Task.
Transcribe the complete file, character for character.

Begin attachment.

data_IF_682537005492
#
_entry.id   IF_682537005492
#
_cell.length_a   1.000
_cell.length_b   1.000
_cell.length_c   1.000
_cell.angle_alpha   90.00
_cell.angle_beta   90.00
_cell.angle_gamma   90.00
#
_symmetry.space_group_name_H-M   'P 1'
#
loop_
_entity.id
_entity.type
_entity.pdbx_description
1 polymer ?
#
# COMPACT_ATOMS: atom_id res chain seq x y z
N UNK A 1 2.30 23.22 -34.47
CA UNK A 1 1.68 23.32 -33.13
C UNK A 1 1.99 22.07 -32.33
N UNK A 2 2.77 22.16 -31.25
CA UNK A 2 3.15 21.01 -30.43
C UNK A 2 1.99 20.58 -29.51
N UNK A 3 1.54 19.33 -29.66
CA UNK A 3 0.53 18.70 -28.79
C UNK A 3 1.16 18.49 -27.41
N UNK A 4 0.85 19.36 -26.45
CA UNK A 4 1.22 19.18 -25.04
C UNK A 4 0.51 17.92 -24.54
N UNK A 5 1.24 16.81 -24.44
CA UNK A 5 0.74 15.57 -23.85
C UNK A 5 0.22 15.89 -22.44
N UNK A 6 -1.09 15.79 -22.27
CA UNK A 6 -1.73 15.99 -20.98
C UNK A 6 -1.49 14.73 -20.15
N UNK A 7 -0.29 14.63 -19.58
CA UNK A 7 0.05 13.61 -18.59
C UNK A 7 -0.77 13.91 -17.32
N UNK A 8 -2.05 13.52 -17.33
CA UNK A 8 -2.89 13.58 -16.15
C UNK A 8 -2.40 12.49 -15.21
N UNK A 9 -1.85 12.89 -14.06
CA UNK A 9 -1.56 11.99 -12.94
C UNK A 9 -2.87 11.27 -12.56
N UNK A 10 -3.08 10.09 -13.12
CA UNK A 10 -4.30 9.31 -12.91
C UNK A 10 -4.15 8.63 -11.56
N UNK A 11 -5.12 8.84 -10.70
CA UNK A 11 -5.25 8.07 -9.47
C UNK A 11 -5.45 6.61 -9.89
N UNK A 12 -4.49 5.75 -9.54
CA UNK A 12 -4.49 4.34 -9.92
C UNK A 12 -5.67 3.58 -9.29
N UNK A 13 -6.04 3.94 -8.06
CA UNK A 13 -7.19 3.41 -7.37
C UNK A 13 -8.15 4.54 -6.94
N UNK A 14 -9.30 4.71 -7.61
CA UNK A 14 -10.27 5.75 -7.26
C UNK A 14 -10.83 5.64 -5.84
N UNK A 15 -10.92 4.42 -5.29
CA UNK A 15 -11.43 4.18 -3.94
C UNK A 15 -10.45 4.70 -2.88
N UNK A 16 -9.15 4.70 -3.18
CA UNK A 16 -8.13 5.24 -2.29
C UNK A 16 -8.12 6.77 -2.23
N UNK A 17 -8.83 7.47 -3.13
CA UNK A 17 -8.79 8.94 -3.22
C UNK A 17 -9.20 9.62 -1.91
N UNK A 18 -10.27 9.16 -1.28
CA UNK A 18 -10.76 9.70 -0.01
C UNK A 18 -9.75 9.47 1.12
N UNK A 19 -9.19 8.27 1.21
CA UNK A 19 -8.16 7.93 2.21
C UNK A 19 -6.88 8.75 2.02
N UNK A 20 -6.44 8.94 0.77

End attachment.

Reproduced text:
data_IF_682537005492
#
_entry.id   IF_682537005492
#
_cell.length_a   1.000
_cell.length_b   1.000
_cell.length_c   1.000
_cell.angle_alpha   90.00
_cell.angle_beta   90.00
_cell.angle_gamma   90.00
#
_symmetry.space_group_name_H-M   'P 1'
#
loop_
_entity.id
_entity.type
_entity.pdbx_description
1 polymer ?
#
# COMPACT_ATOMS: atom_id res chain seq x y z
N UNK A 1 2.30 23.22 -34.47
CA UNK A 1 1.68 23.32 -33.13
C UNK A 1 1.99 22.07 -32.33
N UNK A 2 2.77 22.16 -31.25
CA UNK A 2 3.15 21.01 -30.43
C UNK A 2 1.99 20.58 -29.51
N UNK A 3 1.54 19.33 -29.66
CA UNK A 3 0.53 18.70 -28.79
C UNK A 3 1.16 18.49 -27.41
N UNK A 4 0.85 19.36 -26.45
CA UNK A 4 1.22 19.18 -25.04
C UNK A 4 0.51 17.92 -24.54
N UNK A 5 1.24 16.81 -24.44
CA UNK A 5 0.74 15.57 -23.85
C UNK A 5 0.22 15.89 -22.44
N UNK A 6 -1.09 15.79 -22.27
CA UNK A 6 -1.73 15.99 -20.98
C UNK A 6 -1.49 14.73 -20.15
N UNK A 7 -0.29 14.63 -19.58
CA UNK A 7 0.05 13.61 -18.59
C UNK A 7 -0.77 13.91 -17.32
N UNK A 8 -2.05 13.52 -17.33
CA UNK A 8 -2.89 13.58 -16.15
C UNK A 8 -2.40 12.49 -15.21
N UNK A 9 -1.85 12.89 -14.06
CA UNK A 9 -1.56 11.99 -12.94
C UNK A 9 -2.87 11.27 -12.56
N UNK A 10 -3.08 10.09 -13.12
CA UNK A 10 -4.30 9.31 -12.91
C UNK A 10 -4.15 8.63 -11.56
N UNK A 11 -5.12 8.84 -10.70
CA UNK A 11 -5.25 8.07 -9.47
C UNK A 11 -5.45 6.61 -9.89
N UNK A 12 -4.49 5.75 -9.54
CA UNK A 12 -4.49 4.34 -9.92
C UNK A 12 -5.67 3.58 -9.29
N UNK A 13 -6.04 3.94 -8.06
CA UNK A 13 -7.19 3.41 -7.37
C UNK A 13 -8.15 4.54 -6.94
N UNK A 14 -9.30 4.71 -7.61
CA UNK A 14 -10.27 5.75 -7.26
C UNK A 14 -10.83 5.64 -5.84
N UNK A 15 -10.92 4.42 -5.29
CA UNK A 15 -11.43 4.18 -3.94
C UNK A 15 -10.45 4.70 -2.88
N UNK A 16 -9.15 4.70 -3.18
CA UNK A 16 -8.13 5.24 -2.29
C UNK A 16 -8.12 6.77 -2.23
N UNK A 17 -8.83 7.47 -3.13
CA UNK A 17 -8.79 8.94 -3.22
C UNK A 17 -9.20 9.62 -1.91
N UNK A 18 -10.27 9.16 -1.28
CA UNK A 18 -10.76 9.70 -0.01
C UNK A 18 -9.75 9.47 1.12
N UNK A 19 -9.19 8.27 1.21
CA UNK A 19 -8.16 7.93 2.21
C UNK A 19 -6.88 8.75 2.02
N UNK A 20 -6.44 8.94 0.77